Pokémon: Let’s Go (Nintendo Switch)

Ever since the Nintendo Switch was revealed to the world, the demand for a Pokémon game to be able to play on your TV and on the go for the clever console was instantaneous. It didn’t take long until we finally got what we wished for. The result? Pokémon Let’s Go: Pikachu and Eevee giving a fun and nostalgic trip back to where the journey first began, although with some mild bumps on the road along the way.

Pokémon: Let’s Go is a very simplified version of the Pokémon games many have been accustomed to over the last several years. Gone are the specific and unique abilities that Pokémon have had in the past. Item-holding is absent in the game, making it feel extremely like the 1998 original that started it all. This was most likely done as this game is aimed towards a much younger audience compared to the usual veterans who have grown up with the series. Depending on how you enjoy your gaming experience, these changes may either come across as a breath of fresh air or a turn-off.

Pokémon: Let’s Go is an enhanced remake of Pokémon Yellow introducing big changes to the game series. The controls and its connectivity to the ever-popular Pokémon Go for mobile devices; a first in the franchise, Pokémon: Let’s Go can connect with the mobile game app and transfer Pokémon (Generation 1 Pokémon only) to your game. Once you have transferred from your phone into the game however, you cannot transfer from the Switch game back to your phone app. Despite this, it is a neat little feature for all those Pokémon Go lovers out there that want to get the most out of all their hard work by transferring all their catches into Pokémon: Let’s Go. For all those players that are keen to fill up their Pokédex as fast as possible, being able to transfer from Pokémon Go is a handy feature if you have collected plenty of the Kanto region’s original 151 Pokémon already.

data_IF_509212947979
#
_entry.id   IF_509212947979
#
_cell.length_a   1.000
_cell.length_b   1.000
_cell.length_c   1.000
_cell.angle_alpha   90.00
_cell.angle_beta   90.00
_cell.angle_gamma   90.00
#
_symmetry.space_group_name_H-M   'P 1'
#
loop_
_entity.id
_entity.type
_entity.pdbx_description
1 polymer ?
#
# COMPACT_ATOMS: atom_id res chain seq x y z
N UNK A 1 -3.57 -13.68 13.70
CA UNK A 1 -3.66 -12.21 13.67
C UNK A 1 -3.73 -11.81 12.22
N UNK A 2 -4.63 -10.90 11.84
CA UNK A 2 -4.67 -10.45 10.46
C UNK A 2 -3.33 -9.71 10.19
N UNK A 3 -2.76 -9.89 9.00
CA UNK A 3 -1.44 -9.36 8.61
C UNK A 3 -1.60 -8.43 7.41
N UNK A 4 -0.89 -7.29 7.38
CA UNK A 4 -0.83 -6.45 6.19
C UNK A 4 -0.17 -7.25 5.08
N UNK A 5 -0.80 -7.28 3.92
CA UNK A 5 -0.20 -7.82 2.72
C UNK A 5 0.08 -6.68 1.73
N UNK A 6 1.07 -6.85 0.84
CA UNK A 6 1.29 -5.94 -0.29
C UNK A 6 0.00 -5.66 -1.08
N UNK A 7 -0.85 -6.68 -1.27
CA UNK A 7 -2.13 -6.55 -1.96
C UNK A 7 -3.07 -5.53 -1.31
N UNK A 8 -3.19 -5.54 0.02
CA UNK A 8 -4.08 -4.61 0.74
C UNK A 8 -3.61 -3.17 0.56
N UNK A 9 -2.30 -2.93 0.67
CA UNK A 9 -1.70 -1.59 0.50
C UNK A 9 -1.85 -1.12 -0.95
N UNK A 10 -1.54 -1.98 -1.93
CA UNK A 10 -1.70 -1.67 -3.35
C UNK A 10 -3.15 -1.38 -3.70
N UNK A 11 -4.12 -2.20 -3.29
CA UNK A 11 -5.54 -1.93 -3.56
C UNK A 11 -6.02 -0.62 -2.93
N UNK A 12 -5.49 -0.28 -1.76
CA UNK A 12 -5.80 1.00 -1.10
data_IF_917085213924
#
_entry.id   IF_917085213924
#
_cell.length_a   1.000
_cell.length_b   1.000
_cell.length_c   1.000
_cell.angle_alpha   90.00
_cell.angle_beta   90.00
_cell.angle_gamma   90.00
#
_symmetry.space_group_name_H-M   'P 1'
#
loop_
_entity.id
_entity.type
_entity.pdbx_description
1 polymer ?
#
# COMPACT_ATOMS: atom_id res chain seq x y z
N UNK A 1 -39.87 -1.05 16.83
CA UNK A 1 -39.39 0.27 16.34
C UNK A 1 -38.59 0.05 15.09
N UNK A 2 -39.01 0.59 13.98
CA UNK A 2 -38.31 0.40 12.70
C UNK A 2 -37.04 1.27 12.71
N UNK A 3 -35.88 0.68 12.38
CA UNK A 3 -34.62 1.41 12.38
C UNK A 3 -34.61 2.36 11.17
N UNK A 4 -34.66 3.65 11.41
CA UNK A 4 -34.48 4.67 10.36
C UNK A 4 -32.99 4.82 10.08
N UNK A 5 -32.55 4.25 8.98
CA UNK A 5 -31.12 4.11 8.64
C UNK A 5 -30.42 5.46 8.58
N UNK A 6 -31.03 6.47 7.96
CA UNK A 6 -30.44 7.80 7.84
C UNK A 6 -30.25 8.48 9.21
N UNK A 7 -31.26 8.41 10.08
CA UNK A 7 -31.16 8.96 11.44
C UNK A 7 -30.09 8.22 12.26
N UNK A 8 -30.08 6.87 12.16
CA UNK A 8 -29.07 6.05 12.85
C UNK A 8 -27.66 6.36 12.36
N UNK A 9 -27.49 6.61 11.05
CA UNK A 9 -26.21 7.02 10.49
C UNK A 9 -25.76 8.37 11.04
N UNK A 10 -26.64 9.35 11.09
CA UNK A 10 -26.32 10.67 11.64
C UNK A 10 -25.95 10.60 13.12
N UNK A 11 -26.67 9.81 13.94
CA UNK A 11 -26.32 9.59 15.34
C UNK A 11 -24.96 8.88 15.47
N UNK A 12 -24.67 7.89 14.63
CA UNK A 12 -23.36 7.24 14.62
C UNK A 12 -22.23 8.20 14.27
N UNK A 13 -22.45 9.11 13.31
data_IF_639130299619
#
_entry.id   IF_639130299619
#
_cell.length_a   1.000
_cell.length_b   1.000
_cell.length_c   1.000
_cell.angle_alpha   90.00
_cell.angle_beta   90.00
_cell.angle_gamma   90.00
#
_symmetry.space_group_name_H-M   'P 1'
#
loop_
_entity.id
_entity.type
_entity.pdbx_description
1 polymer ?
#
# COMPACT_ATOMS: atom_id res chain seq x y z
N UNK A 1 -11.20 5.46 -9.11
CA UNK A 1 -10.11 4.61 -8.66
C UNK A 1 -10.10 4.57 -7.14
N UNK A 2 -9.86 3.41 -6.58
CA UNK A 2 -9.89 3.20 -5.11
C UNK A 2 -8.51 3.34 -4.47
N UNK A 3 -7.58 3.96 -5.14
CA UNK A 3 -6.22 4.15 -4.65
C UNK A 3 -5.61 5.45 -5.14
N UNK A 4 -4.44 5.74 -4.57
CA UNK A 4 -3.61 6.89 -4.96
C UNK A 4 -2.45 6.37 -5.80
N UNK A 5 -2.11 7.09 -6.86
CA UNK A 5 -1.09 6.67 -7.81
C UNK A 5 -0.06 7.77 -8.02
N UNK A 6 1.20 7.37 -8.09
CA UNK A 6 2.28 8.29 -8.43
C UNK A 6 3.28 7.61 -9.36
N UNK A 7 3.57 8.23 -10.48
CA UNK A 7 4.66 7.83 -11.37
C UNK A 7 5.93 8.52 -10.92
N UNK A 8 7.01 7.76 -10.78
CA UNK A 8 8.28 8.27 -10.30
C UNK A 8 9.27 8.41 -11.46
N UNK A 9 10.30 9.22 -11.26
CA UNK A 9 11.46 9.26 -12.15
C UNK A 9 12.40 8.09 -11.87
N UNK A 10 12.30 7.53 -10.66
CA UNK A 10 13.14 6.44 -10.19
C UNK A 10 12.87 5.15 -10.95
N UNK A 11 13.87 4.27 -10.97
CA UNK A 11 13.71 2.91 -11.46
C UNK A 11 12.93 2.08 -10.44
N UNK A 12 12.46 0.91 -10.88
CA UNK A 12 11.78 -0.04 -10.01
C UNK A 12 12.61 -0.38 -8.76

Another noticeable change from the original 1998 game is that Pokémon: Let’s Go takes advantage of new technology to feature motion controls by using a joy-con controller on the Nintendo Switch to catch Pokémon. It surprisingly works decently and comfortably, using simply one joy con to move your character, catch wild Pokémon and battle trainers around Kanto. Based on mobile app, Pokémon Go’s catching system, players in Pokémon: Let’s Go are guided to use the motion controls of the joy-con to throw Pokéballs in order to catch the critters. While at times it can feel a little finicky and iffy, it takes some getting used to before it feels natural and decent. An alternative and easier way to throw Pokéballs is simply pressing the A button while the joy-cons are docked in hand-held mode if you don’t feel like standing and aiming at your TV. Although hand-held mode still uses motion controls, I found this method the easiest and quicker to do.

Just like in the mobile game, each Pokémon has a colour ring to throw a ball into it to indicate the difficulty in catching. Green for the easiest, yellow for average and red for hard. While this seems to work in the mobile app, it felt a little off in the switch game. Sometimes I was able to catch a high-level monster with a Pokéball in a red ring but using an Ultra Ball with a yellow ring or even green yielded no results and it ran away. Catching Pokémon doesn’t feel as smooth in Pokémon: Let’s Go in comparison to the mobile game, and for a game aimed towards children, this does seem a little odd. There is an option on purchasing the Pokéball controller for the Switch which not only helps players feel more authentic in catching Pokémon, but players also have the option of transferring a companion Pokémon to and from this innovative little gadget to help level them up and essentially take the Pokémon out with you.